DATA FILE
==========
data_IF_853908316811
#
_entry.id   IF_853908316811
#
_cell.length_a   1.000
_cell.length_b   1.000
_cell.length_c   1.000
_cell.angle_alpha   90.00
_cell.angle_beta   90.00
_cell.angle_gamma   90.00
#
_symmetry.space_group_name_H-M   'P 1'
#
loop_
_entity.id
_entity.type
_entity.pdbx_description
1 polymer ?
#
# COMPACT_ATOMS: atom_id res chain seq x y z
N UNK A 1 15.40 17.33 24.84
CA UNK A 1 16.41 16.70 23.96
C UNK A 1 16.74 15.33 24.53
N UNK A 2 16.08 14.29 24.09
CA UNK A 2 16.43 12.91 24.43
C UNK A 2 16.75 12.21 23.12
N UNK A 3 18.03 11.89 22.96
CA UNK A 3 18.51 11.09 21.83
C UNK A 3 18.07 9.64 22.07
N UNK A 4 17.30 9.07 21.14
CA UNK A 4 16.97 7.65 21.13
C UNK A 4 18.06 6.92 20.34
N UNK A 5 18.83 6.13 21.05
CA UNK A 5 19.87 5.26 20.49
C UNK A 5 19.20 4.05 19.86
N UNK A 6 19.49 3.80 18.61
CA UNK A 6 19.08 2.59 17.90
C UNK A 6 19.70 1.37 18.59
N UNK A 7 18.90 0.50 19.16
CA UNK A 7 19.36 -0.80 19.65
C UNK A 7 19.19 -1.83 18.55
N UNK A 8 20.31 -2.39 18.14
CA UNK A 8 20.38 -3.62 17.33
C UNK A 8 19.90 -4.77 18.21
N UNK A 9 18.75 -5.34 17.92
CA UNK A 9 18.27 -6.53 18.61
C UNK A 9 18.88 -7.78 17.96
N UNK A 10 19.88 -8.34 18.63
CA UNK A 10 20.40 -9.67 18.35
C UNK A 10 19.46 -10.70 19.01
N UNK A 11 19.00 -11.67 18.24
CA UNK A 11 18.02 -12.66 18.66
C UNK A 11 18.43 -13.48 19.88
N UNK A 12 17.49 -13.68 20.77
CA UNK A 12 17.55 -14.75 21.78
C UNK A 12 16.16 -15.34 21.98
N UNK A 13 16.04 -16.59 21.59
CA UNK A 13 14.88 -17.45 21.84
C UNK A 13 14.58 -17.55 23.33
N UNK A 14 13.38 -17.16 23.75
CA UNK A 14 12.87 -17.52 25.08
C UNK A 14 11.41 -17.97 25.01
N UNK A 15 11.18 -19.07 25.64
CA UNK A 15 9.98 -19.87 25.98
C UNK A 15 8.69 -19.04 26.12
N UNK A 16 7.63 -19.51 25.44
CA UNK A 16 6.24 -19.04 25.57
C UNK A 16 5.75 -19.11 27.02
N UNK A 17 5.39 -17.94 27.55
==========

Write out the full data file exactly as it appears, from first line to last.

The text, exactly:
data_IF_853908316811
#
_entry.id   IF_853908316811
#
_cell.length_a   1.000
_cell.length_b   1.000
_cell.length_c   1.000
_cell.angle_alpha   90.00
_cell.angle_beta   90.00
_cell.angle_gamma   90.00
#
_symmetry.space_group_name_H-M   'P 1'
#
loop_
_entity.id
_entity.type
_entity.pdbx_description
1 polymer ?
#
# COMPACT_ATOMS: atom_id res chain seq x y z
N UNK A 1 15.40 17.33 24.84
CA UNK A 1 16.41 16.70 23.96
C UNK A 1 16.74 15.33 24.53
N UNK A 2 16.08 14.29 24.09
CA UNK A 2 16.43 12.91 24.43
C UNK A 2 16.75 12.21 23.12
N UNK A 3 18.03 11.89 22.96
CA UNK A 3 18.51 11.09 21.83
C UNK A 3 18.07 9.64 22.07
N UNK A 4 17.30 9.07 21.14
CA UNK A 4 16.97 7.65 21.13
C UNK A 4 18.06 6.92 20.34
N UNK A 5 18.83 6.13 21.05
CA UNK A 5 19.87 5.26 20.49
C UNK A 5 19.20 4.05 19.86
N UNK A 6 19.49 3.80 18.61
CA UNK A 6 19.08 2.59 17.90
C UNK A 6 19.70 1.37 18.59
N UNK A 7 18.90 0.50 19.16
CA UNK A 7 19.36 -0.80 19.65
C UNK A 7 19.19 -1.83 18.55
N UNK A 8 20.31 -2.39 18.14
CA UNK A 8 20.38 -3.62 17.33
C UNK A 8 19.90 -4.77 18.21
N UNK A 9 18.75 -5.34 17.92
CA UNK A 9 18.27 -6.53 18.61
C UNK A 9 18.88 -7.78 17.96
N UNK A 10 19.88 -8.34 18.63
CA UNK A 10 20.40 -9.67 18.35
C UNK A 10 19.46 -10.70 19.01
N UNK A 11 19.00 -11.67 18.24
CA UNK A 11 18.02 -12.66 18.66
C UNK A 11 18.43 -13.48 19.88
N UNK A 12 17.49 -13.68 20.77
CA UNK A 12 17.55 -14.75 21.78
C UNK A 12 16.16 -15.34 21.98
N UNK A 13 16.04 -16.59 21.59
CA UNK A 13 14.88 -17.45 21.84
C UNK A 13 14.58 -17.55 23.33
N UNK A 14 13.38 -17.16 23.75
CA UNK A 14 12.87 -17.52 25.08
C UNK A 14 11.41 -17.97 25.01
N UNK A 15 11.18 -19.07 25.64
CA UNK A 15 9.98 -19.87 25.98
C UNK A 15 8.69 -19.04 26.12
N UNK A 16 7.63 -19.51 25.44
CA UNK A 16 6.24 -19.04 25.57
C UNK A 16 5.75 -19.11 27.02
N UNK A 17 5.39 -17.94 27.55